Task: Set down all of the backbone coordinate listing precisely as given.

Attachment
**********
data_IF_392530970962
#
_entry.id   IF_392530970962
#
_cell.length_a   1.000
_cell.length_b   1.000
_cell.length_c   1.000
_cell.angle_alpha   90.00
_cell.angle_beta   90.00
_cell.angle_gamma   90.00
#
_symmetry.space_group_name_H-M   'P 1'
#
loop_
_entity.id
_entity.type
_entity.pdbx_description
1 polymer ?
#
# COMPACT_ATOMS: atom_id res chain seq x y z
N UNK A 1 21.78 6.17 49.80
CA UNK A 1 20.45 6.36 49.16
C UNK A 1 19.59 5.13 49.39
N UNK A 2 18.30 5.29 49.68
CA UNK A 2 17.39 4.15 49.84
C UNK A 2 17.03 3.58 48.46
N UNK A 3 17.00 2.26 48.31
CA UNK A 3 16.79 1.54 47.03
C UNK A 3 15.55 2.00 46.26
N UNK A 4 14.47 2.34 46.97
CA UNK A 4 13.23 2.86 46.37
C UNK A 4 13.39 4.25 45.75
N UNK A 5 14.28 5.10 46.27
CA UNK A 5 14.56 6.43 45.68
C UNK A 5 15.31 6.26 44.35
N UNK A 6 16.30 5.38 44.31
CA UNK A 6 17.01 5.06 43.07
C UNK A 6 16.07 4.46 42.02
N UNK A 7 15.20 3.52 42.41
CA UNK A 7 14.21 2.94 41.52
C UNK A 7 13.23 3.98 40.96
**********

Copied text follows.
data_IF_392530970962
#
_entry.id   IF_392530970962
#
_cell.length_a   1.000
_cell.length_b   1.000
_cell.length_c   1.000
_cell.angle_alpha   90.00
_cell.angle_beta   90.00
_cell.angle_gamma   90.00
#
_symmetry.space_group_name_H-M   'P 1'
#
loop_
_entity.id
_entity.type
_entity.pdbx_description
1 polymer ?
#
# COMPACT_ATOMS: atom_id res chain seq x y z
N UNK A 1 21.78 6.17 49.80
CA UNK A 1 20.45 6.36 49.16
C UNK A 1 19.59 5.13 49.39
N UNK A 2 18.30 5.29 49.68
CA UNK A 2 17.39 4.15 49.84
C UNK A 2 17.03 3.58 48.46
N UNK A 3 17.00 2.26 48.31
CA UNK A 3 16.79 1.54 47.03
C UNK A 3 15.55 2.00 46.26
N UNK A 4 14.47 2.34 46.97
CA UNK A 4 13.23 2.86 46.37
C UNK A 4 13.39 4.25 45.75
N UNK A 5 14.28 5.10 46.27
CA UNK A 5 14.56 6.43 45.68
C UNK A 5 15.31 6.26 44.35
N UNK A 6 16.30 5.38 44.31
CA UNK A 6 17.01 5.06 43.07
C UNK A 6 16.07 4.46 42.02
N UNK A 7 15.20 3.52 42.41
CA UNK A 7 14.21 2.94 41.52
C UNK A 7 13.23 3.98 40.96